Here’s another model here [picks up a bony joint model], a bony model, showing once again the ball in the socket of the shoulder joint, this is the humeral head, this is the glenoid and this is a your scapula, so when you abduct the arm and externally rotate, this ball can slide out from the socket, especially if it’s an extreme force coming from posterior [the back side] and the player lands on that shoulder.

Dislocated Shoulder Reduction

When it does dislocate, occasionally it can get stuck and get hinged up on this glenoid rim here, and then it needs to be forcefully repositioned back into joint. This is usually done by an orthopedic specialist or someone familiar with reducing shoulder dislocations.

What’s a Labral Tear?

Occasionally when you have a dislocation you can have a tear of this little rim in the front of shoulder. The socket area here, also known as the glenoid, is surrounded by a bumper that’s called the labrum. This is a soft tissue bumper that surrounds this glenoid area and help stabilize the shoulder as well. When you have a dislocation, that little rim gets torn off, and it allows the shoulder or the humeral head to pop out in front of that glenoid.

What’s a Bankart Injury?

Sometimes you can get a piece of bone attached to that little bumper, and that’s called a Bankart injury when there is a little fleck of bone and a labral tear.  When that occurs, it needs to be reduced back into the joint.

Sometimes the shoulders will reduce on their own, and sometimes these can be chronic and patients will have recurrent dislocations. Whenever they put their arm in this position [demonstrating the position of the arm and shoulder] it leads to dislocation, so this could happen when sleeping at night, when swimming, it can happen at any time. And the more times the shoulder dislocates, the looser that shoulder gets, so it recurrently occurs.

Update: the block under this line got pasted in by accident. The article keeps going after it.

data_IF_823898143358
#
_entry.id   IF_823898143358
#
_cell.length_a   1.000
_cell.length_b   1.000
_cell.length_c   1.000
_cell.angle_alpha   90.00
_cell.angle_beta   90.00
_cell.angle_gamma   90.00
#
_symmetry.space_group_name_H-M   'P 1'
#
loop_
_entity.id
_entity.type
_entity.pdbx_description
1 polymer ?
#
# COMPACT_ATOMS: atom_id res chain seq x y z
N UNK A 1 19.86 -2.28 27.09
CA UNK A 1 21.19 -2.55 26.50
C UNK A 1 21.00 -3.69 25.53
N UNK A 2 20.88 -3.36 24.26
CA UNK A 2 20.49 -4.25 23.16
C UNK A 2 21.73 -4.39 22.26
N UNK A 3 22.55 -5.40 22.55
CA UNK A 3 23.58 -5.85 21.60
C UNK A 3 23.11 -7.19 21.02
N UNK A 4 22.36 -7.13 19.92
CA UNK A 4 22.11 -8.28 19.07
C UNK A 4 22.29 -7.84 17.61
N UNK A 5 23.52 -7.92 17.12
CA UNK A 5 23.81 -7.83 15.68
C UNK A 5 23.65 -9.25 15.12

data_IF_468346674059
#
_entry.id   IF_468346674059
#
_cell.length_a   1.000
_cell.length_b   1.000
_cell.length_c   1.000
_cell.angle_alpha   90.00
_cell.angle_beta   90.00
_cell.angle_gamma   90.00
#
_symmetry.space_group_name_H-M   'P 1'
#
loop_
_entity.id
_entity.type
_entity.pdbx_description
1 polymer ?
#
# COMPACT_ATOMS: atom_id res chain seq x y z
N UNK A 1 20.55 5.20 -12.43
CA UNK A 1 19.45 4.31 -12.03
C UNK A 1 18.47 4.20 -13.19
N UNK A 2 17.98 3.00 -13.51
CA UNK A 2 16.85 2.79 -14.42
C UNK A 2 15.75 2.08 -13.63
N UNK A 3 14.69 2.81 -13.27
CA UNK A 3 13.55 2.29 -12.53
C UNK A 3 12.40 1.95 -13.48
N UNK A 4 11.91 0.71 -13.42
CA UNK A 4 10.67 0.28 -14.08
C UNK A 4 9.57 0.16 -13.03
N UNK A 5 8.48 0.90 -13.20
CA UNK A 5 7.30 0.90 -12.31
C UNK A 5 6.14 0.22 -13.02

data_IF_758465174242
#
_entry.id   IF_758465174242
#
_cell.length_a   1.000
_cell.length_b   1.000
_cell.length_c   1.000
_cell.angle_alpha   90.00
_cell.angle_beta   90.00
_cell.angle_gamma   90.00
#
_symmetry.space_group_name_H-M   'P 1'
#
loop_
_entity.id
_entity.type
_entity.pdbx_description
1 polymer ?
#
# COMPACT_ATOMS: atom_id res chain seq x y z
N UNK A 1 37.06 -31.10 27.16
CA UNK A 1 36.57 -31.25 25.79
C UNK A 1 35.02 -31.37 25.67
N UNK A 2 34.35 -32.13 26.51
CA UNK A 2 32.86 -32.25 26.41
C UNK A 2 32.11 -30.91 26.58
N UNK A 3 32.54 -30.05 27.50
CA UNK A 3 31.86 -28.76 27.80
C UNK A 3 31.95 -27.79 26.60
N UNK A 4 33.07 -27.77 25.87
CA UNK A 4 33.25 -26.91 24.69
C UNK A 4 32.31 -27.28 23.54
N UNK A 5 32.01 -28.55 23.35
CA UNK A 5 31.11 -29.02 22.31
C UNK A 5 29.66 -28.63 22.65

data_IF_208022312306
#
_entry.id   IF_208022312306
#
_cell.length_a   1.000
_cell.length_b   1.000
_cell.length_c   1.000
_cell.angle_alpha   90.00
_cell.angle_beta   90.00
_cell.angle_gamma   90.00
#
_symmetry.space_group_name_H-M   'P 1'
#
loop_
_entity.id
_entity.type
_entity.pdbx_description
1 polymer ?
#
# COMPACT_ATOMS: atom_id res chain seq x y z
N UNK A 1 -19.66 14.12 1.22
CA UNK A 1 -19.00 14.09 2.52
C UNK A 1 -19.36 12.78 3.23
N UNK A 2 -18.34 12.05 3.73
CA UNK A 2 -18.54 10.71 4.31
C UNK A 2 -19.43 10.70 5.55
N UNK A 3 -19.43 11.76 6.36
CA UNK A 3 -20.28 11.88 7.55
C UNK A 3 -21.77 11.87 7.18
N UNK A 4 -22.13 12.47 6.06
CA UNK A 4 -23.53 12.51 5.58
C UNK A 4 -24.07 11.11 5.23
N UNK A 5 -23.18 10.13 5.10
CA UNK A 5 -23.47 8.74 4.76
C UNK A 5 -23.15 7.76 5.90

If you have a large enough piece of bone missing from this glenoid here, a very minimal amount of exertion will allow it to slide out of joint. If that’s the case, that will determine the kind of surgical technique we’ll need to fix the shoulder. If you are a young, athletic patient who wants to get back to full activities, if you have a dislocation we typically recommend that you have it fixed, or at least evaluated by an orthopedic surgeon to determine the severity of the dislocation.

What’s a Hill Sachs Lesion?

In addition to this labral tear and the Bankart lesion that you can have on the glenoid, you can also get an indention in the humeral head, because when the shoulder pops out of joint and rides on this little rim of glenoid there, it actually creates an indention in the back of his humeral head here.  So you can end up having two types of injuries within the ball and socket mechanism — you could have a tear in the labrum, detached bone in the front of the glenoid, and an indention in the humeral head.  This is called a Hill Sachs lesion.